An offshoot of the above example is that it might be understandable for people to simultaneously be hypocrites and to abhor hypocrites. Such a person might benefit from the restraint imposed on others through persecution of wickedness while benefiting from being wanton. For an individual, then, it could be advantageous to be inconsistent—to both genuinely believe in the enforcement of proscriptions and to be oblivious to or forgiving of one’s own indiscretions. This presents a bit of a conundrum: How can a mind be made to be useful and yet also be incoherent? The answer is stovepiping or, more technically, information encapsulation, which psychologists call modularity. The idea is that the brain contains multiple networks, modules, whose circuitry is compartmentalized. Each module serves a specialized purpose. What dominates the overall character of the assembly of modules is evolutionary fitness. That evolution has structured its sensory and motor systems into a modular organization is uncontroversial. The extent and character of modularity as it applies to social psychology and higher-order functionality is more debatable, but to some extent modularity exists. 

If the mind is modular, why consciousness feels unitary becomes an important question. Gazzaniga offers a solution, an Interpreter module whose function is to weave narrative from observation. His proposal is based on experiments with split-brain epilepsy patients, whose left and right cerebral hemispheres have been surgically disconnected as part of treatment.

In one experiment, Gazzaniga simultaneously presented two images to the patients but, through manipulation of the visual system, each hemisphere of the cerebral cortex saw only one of the images. Patients were asked to respond by pointing to a related picture, one for each image. On one trial, Gazzaniga showed a chicken claw to the left hemisphere and a snow scene to the right. The patient responded by pointing to a chicken with the hand controlled by the left hemisphere and a shovel with the hand controlled by the right. Asked to explain the selections, the patient reported choosing the chicken because it went with the claw. He chose the shovel not because it went with snow but because, “you have to clean out the chicken [shed] with a shovel.” Expressive language is lateralized to the left hemisphere, so it is not surprising that the expressive language areas were able to access sensory memory of the chicken claw. These areas, however, had no access to sensory memory in the right hemisphere, which saw the snow. Interestingly, rather than admitting uncertainty, the left hemisphere confabulated. In the response interval, it observed the selection of the shovel. Then it interpreted the other hemisphere’s behavior, inferring the shovel to have been chosen for its relatedness to chickens, not snow.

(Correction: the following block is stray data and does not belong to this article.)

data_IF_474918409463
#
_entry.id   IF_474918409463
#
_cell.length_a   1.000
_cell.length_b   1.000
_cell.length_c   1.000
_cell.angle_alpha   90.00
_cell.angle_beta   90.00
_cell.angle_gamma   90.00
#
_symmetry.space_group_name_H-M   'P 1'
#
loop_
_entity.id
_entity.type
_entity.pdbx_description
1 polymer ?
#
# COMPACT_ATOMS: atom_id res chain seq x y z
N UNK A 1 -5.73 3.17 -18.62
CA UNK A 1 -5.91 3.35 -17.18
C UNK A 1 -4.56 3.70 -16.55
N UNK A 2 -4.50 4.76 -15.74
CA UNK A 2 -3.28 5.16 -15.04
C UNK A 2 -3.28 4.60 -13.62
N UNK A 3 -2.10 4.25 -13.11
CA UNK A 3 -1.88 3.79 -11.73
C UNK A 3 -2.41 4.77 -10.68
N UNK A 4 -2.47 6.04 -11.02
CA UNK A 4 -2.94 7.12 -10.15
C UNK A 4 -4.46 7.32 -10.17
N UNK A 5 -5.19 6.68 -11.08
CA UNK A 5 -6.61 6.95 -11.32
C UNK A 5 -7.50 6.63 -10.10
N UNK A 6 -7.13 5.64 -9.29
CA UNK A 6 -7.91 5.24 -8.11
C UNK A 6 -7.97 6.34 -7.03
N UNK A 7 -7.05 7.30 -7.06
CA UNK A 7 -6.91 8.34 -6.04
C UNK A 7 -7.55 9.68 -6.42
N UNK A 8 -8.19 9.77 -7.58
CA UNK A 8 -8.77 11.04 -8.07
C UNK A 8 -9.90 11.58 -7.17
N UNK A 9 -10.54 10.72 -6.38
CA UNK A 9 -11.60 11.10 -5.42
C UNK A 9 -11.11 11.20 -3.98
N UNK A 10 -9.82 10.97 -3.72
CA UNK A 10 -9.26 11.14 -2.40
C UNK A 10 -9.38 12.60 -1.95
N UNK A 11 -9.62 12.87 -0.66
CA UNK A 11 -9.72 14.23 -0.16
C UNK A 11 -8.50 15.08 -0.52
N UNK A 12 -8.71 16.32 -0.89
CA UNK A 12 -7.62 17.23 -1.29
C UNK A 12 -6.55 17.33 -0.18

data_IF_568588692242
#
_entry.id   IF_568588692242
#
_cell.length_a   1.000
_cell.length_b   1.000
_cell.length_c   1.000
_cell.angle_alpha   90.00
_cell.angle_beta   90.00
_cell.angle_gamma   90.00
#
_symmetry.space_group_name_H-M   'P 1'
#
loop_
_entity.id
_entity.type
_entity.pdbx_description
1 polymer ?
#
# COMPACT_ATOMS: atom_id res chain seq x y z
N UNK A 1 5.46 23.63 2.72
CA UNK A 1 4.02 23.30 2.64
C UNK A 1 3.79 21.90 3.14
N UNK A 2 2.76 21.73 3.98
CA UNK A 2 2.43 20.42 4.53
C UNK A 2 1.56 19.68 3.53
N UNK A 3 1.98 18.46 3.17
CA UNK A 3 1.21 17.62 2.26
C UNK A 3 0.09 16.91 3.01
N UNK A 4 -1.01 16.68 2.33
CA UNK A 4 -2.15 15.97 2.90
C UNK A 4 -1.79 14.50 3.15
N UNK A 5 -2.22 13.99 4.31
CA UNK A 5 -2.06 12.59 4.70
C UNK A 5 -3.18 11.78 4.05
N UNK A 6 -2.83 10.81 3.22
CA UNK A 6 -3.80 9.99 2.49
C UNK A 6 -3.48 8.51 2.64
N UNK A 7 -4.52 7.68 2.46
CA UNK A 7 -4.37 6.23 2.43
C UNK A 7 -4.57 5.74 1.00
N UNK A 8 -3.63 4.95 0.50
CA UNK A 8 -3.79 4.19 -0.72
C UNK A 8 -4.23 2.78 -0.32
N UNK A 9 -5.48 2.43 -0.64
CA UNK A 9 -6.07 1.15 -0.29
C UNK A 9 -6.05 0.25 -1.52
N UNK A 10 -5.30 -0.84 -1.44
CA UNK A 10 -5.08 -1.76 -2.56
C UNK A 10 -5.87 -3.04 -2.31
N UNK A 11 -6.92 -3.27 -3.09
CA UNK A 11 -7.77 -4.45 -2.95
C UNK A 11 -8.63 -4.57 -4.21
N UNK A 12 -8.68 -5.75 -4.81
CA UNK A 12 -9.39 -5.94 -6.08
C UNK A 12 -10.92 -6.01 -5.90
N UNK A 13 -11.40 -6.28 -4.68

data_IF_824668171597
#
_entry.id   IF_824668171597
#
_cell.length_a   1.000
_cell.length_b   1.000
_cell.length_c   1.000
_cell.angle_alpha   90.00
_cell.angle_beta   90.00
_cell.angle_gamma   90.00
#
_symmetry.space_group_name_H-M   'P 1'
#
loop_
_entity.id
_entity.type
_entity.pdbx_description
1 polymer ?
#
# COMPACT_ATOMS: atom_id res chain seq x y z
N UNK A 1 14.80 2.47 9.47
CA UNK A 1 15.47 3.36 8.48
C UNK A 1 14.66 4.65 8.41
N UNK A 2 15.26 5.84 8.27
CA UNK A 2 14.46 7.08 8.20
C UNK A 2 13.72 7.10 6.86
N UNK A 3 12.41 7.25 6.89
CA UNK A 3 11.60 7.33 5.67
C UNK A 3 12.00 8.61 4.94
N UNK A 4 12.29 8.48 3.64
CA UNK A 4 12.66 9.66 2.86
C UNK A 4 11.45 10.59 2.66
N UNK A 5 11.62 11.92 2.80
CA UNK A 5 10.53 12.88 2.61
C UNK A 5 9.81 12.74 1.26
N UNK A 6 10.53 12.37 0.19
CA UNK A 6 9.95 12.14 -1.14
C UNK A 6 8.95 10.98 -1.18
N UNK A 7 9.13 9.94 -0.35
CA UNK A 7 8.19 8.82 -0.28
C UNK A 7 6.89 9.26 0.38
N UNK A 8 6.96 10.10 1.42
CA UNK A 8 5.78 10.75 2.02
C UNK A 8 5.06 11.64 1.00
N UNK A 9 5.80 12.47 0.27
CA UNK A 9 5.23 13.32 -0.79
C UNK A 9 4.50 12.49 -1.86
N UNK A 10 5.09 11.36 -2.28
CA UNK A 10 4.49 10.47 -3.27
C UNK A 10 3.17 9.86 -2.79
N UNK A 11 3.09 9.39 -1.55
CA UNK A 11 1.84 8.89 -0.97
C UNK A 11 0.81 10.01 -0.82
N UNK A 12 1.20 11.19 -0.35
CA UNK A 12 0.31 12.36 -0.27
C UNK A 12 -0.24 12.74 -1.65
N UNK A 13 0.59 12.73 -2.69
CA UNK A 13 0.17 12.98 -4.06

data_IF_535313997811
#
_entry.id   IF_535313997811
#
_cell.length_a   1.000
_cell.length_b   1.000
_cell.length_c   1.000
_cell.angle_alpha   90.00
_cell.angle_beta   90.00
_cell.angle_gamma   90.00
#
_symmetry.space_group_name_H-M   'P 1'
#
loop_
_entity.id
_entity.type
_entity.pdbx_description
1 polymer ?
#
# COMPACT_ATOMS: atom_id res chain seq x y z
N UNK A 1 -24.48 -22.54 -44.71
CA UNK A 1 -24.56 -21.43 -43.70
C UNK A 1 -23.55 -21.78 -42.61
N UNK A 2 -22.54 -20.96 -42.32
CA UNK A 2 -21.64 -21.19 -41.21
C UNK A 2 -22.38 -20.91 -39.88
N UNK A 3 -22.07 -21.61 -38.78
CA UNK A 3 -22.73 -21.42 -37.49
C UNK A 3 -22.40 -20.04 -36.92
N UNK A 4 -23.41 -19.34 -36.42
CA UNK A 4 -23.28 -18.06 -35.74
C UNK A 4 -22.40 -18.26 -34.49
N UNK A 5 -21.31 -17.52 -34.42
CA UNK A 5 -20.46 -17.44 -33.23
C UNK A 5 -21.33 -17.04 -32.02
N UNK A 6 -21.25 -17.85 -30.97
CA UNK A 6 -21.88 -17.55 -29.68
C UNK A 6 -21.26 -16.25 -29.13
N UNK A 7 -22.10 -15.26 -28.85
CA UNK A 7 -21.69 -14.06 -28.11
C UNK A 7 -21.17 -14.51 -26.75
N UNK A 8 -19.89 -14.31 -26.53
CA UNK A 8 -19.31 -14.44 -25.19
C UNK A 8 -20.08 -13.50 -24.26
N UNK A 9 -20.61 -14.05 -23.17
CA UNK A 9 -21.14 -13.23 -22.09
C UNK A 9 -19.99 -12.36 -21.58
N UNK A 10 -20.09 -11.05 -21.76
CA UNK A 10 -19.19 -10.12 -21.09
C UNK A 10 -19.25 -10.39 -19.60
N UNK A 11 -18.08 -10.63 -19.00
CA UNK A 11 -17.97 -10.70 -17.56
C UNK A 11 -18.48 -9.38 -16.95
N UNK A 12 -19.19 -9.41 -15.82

Gazzaniga argues that this kind of post hoc self-interpretation is actually a routine function of the left hemisphere and that we are largely oblivious to instances of such filling in. Thus, conscious experience may feel unitary because, even though the processing that actually determines feelings, actions and sensations is modular, consciousness is only aware of the net result and the Interpreter’s post hoc assessment of it.